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Burgerfest hits Hamburg this weekend

Photo courtesy of Facebook.

blog by Kathryn Przybyla  • 

As skeptical as I may be that the hamburger was actually invented in Hamburg, you can’t argue with a good thing.

One of America’s greatest grilled foods, the hamburger will be celebrated in all its glory at Burgerfest, held in Hamburg, N.Y.

According to Burgerfest,

In 1885 vendors from Ohio, Frank and Charles Menches, established a food concession at what was to be later named the Erie County Fair. Their specialty was a sliced, grilled sausage patty served on a round bun. Running out of their sausage, they sought a local butcher who only had ground beef readily available.

They mixed spices with the meat, including brown sugar and coffee, and made patties to fit the round buns. The coffee after-taste kept patrons returning for more of this new sandwich. A local reporter, noting the excitement, asked the brothers what this new sensation was called. Without much hesitation, they named it the hamburger after the town they were in, Hamburg, NY.

Festivities kick off at noon this Saturday at Main and Buffalo Streets in Hamburg.

Other entertainment includes live music, burger eating contest, classic car show and a highly anticipated “burgers, beds and buns” race.

For more information and a complete schedule of events, check out the Burgerfest website. If that doesn’t excite you enough for a beef patty, check out these five fun facts about burgers, below.

Photo courtesy of Facebook.

TAGGED: burgers, festival, food, hamburg, hamburgers, main and buffalo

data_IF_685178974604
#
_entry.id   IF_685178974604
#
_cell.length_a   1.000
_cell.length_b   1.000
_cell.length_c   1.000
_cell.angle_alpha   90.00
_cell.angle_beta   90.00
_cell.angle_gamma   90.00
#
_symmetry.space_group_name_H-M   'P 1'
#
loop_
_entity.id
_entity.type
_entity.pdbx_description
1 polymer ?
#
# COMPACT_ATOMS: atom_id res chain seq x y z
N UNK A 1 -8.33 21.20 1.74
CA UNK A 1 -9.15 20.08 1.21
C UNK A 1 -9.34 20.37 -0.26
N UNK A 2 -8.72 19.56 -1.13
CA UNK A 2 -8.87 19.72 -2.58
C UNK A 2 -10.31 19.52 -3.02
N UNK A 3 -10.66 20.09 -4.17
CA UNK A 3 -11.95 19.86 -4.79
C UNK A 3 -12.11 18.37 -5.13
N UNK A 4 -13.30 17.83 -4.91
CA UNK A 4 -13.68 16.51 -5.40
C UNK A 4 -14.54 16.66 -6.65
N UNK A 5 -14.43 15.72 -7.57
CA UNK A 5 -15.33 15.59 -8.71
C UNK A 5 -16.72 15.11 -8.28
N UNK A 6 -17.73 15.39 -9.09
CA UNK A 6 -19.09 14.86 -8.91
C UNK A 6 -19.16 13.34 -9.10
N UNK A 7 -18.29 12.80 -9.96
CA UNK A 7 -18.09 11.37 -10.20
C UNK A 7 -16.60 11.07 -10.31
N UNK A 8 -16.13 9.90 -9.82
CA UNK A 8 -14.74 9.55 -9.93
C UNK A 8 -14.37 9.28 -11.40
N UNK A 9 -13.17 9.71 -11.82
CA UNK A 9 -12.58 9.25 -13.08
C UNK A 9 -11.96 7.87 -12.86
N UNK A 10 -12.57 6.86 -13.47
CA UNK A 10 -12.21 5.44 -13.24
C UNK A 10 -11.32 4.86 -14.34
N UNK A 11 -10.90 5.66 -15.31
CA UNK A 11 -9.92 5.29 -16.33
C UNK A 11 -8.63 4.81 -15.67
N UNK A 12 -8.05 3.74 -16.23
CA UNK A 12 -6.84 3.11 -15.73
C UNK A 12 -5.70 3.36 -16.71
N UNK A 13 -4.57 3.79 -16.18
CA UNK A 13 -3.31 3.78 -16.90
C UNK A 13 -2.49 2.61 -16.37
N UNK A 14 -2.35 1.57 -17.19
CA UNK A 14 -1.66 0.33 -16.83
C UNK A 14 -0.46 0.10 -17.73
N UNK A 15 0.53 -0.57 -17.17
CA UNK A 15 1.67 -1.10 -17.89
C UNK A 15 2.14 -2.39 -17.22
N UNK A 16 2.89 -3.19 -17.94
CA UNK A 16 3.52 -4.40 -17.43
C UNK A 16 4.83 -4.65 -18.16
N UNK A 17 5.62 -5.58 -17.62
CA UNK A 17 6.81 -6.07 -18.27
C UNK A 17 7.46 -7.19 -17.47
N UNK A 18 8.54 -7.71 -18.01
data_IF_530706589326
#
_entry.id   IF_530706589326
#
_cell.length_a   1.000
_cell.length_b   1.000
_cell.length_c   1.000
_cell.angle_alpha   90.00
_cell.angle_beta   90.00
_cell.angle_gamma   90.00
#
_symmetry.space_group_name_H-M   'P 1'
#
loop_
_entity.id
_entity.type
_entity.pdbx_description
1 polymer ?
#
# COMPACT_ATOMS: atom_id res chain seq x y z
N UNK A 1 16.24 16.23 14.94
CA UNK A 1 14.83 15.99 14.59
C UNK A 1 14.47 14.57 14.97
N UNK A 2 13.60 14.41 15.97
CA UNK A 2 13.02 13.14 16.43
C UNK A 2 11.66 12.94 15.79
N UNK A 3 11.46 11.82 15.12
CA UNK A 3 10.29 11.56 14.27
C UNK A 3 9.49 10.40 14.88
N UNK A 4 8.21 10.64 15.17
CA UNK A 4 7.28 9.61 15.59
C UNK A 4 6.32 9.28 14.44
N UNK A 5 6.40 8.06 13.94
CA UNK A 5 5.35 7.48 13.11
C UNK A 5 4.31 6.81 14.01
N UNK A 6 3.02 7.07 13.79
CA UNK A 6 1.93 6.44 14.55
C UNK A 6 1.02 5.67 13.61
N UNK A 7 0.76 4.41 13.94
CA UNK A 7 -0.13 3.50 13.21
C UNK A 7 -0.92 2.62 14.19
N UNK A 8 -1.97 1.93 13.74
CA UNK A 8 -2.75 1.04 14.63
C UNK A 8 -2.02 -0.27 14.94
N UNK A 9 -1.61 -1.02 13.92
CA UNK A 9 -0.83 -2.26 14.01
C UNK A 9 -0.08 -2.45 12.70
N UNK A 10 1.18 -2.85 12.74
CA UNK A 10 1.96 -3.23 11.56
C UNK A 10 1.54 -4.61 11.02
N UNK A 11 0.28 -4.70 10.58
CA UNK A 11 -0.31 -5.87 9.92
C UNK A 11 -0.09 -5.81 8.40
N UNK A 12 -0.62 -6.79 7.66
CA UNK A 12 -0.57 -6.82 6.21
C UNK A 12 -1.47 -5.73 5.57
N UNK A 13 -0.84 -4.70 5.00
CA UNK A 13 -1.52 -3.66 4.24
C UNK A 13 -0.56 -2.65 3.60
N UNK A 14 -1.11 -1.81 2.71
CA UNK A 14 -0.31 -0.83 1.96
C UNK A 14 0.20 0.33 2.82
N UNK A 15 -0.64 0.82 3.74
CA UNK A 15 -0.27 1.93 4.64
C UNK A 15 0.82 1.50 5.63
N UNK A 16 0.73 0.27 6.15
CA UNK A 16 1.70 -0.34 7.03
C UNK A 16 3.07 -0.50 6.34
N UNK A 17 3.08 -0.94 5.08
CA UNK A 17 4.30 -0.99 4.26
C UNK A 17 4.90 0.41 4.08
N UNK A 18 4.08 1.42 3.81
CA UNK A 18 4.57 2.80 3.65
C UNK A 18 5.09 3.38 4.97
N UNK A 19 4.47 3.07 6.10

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  1. Rachel July 19, 2012 @ 11:37am

    Coincidentally, I’m currently reading a book about the history of foods brought to America by immigrants in the 19th Century. It describes a typical meal at a German lunch room in NYC as including “Hamburger steak, a form of ground beef ‘redeemed from its original toughness by being mashed into mincemeat and then formed into a conglomerated mass.’ This not-too-appetizing description is among the earliest reference to a future American staple, the hamburger…”

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  2. Ben Kirst July 19, 2012 @ 1:53pm

    Malcom Gladwell wrote about “innovation multiples” a few years ago. He was referring to stuff like telephones and chemistry but it seems like that happened with hamburgers as well. A bunch of places claiming to be the home of the hamburger seem to trace it back to the mid-1880s…and one theory is that once these individual burger places hit the World’s Fair in Chicago (1886?), the whole country had the opportunity to be exposed to hamburger-y goodness. But Rachel’s probably right, I’d bet it started with the Germans who came to America and it just kind of evolved into Kobe burgers and double quarter-pounders.

    (http://www.newyorker.com/reporting/2008/05/12/080512fa_fact_gladwell)

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